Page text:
Theranos founder Elizabeth Holmes steps down as CEO, faces criminal charges

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Elizabeth Holmes, the founder of embattled blood-testing company Theranos, has resigned as CEO of the company — nearly three months after the Securities and Exchange Commission sued her and the company for alleged "massive fraud," CNBC reports.

Immediately after the company made the announcement, federal prosecutors filed criminal charges against Ms. Holmes and the company's former President and COO Ramesh Balwani, alleging they defrauded investors as well as physicians and patients, according to The Wall Street Journal. Both appeared in court June 15 and were arraigned on two counts of conspiracy to commit wire fraud and nine counts of wire fraud. They were subsequently released on $500,000 bond each, and ordered to surrender their passports.

Theranos General Counsel David Taylor will take over the role, while still maintaining his current position. Ms. Holmes will keep her spot as chair of Theranos' board.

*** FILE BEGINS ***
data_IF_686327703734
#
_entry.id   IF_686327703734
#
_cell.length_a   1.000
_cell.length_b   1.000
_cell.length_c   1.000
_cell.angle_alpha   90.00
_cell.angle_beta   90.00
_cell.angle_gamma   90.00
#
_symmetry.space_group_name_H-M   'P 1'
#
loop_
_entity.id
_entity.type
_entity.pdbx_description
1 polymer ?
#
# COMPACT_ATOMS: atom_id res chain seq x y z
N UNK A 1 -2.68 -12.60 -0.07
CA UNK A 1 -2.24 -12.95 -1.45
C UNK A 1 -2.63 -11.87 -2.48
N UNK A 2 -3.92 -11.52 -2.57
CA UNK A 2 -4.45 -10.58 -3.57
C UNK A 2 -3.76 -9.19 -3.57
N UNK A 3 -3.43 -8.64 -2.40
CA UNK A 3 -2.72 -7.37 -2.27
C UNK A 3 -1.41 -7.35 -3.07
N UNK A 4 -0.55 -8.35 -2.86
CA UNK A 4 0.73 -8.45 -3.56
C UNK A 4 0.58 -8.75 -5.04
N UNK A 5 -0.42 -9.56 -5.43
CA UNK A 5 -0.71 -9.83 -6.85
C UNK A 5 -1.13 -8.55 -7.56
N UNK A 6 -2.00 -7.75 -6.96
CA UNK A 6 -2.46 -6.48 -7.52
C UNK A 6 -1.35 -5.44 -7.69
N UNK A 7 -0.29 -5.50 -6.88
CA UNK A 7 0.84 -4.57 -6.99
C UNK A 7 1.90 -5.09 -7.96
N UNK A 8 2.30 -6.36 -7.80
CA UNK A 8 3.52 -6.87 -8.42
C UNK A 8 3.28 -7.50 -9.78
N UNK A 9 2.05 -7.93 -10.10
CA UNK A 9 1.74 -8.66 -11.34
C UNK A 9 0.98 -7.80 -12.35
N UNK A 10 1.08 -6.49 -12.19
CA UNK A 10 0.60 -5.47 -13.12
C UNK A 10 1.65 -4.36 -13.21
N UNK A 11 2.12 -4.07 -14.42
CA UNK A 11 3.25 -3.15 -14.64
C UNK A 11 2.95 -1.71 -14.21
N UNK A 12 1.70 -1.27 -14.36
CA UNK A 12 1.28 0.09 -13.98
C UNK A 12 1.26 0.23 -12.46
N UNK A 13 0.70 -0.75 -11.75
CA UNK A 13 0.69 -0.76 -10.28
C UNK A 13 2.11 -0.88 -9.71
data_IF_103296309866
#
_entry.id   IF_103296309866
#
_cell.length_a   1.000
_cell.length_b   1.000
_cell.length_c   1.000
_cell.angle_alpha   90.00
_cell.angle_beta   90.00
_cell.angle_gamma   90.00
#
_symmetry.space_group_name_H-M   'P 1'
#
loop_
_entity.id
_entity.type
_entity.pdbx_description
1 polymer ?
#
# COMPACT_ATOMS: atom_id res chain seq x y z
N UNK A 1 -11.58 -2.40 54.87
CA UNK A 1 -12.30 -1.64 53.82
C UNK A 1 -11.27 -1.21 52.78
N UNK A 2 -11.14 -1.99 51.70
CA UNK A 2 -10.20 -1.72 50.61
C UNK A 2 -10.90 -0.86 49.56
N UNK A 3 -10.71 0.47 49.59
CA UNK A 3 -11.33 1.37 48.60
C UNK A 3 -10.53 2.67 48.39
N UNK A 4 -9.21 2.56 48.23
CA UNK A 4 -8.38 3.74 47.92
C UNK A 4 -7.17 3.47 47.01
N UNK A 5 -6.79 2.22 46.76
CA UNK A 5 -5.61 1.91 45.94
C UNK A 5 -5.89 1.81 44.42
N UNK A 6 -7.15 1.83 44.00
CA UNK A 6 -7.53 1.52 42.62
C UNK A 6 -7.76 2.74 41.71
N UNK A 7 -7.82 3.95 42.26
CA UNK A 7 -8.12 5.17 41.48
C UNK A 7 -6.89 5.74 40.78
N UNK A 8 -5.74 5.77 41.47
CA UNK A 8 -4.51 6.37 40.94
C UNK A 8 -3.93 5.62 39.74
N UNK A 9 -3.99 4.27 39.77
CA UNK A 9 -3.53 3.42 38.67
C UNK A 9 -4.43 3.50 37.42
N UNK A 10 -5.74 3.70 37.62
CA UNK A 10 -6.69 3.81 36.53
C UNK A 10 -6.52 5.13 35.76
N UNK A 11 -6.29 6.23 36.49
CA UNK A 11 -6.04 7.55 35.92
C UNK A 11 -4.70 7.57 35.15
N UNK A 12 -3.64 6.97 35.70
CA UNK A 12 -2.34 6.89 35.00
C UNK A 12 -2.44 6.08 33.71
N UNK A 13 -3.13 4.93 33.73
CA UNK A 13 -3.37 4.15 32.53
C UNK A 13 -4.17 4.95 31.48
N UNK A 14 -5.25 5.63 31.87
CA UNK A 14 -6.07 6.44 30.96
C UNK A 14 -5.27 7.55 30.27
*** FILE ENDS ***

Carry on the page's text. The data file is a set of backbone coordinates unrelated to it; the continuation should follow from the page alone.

The company fell into a downward spiral after The Wall Street Journal published a series of scathing reports on its blood-draw device, which promised to be able to diagnose nearly 200 diseases from a small amount of blood. The WSJ report found Theranos' technology could only perform about 12 of the tests and the SEC claimed the company tricked investors by "hosting misleading technology demonstrations, and overstating the extent of Theranos' relationships with commercial partners," the complaint said, according to CNBC. Documents show investors lost more than $600 million.

Ms. Holmes, who founded Theranos when she was 19 after dropping out of Stanford (Calif.) University, agreed to pay the SEC a $500,000 fine, return 19 million shares in the company she obtained "during the fraud," and never serve as an officer or director of a public company for the next 10 years.

Theranos now faces liquidation, according to the WSJ. With about 25 employees left, Ms. Holmes reportedly told investors that Fortress Investment Group, a private equity firm that loaned Theranos $65 million in 2017, was likely to seize its assets by late July.

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